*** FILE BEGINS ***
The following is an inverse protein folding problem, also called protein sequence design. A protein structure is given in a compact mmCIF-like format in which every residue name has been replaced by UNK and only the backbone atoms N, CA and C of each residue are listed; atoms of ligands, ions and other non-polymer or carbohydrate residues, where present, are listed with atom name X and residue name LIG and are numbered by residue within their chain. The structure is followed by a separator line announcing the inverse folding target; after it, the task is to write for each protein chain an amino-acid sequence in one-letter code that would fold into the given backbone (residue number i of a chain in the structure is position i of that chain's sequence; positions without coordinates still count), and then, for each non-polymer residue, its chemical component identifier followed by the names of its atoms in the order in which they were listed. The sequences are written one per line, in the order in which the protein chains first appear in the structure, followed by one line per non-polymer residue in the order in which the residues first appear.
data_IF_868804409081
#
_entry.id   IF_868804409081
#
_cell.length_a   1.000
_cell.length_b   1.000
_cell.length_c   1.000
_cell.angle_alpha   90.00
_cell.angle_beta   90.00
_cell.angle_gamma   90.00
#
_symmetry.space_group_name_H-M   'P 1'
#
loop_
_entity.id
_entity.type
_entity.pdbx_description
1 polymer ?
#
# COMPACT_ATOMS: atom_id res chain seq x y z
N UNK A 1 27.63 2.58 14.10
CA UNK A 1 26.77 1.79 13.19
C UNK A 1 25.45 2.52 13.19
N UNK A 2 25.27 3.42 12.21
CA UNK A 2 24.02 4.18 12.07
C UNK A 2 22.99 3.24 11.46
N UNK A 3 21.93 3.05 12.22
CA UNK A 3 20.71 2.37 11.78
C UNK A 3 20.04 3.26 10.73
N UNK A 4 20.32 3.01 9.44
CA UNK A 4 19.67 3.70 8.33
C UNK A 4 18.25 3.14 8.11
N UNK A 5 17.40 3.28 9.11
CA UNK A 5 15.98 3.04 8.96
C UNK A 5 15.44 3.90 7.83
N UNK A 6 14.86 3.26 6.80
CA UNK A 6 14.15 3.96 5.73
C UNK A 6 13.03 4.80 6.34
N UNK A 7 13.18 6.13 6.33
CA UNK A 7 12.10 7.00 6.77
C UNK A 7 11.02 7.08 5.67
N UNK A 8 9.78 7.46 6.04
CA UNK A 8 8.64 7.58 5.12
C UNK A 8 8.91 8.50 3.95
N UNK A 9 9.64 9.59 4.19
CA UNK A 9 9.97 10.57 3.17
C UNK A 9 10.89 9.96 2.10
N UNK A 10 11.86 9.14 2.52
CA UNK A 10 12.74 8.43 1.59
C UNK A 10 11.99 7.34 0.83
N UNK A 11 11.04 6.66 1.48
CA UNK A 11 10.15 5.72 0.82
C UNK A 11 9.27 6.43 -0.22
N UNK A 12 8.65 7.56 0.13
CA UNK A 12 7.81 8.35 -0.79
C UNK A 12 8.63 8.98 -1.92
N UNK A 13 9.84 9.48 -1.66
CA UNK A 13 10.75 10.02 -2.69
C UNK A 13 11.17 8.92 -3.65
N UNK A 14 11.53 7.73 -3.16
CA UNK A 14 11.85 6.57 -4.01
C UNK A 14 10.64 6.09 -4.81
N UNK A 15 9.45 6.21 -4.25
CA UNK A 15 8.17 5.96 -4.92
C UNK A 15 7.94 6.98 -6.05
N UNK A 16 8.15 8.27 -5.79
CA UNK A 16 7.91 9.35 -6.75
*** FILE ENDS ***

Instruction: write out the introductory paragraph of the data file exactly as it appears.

The following is an inverse protein folding problem, also called protein sequence design. A protein structure is given in a compact mmCIF-like format in which every residue name has been replaced by UNK and only the backbone atoms N, CA and C of each residue are listed; atoms of ligands, ions and other non-polymer or carbohydrate residues, where present, are listed with atom name X and residue name LIG and are numbered by residue within their chain. The structure is followed by a separator line announcing the inverse folding target; after it, the task is to write for each protein chain an amino-acid sequence in one-letter code that would fold into the given backbone (residue number i of a chain in the structure is position i of that chain's sequence; positions without coordinates still count), and then, for each non-polymer residue, its chemical component identifier followed by the names of its atoms in the order in which they were listed. The sequences are written one per line, in the order in which the protein chains first appear in the structure, followed by one line per non-polymer residue in the order in which the residues first appear.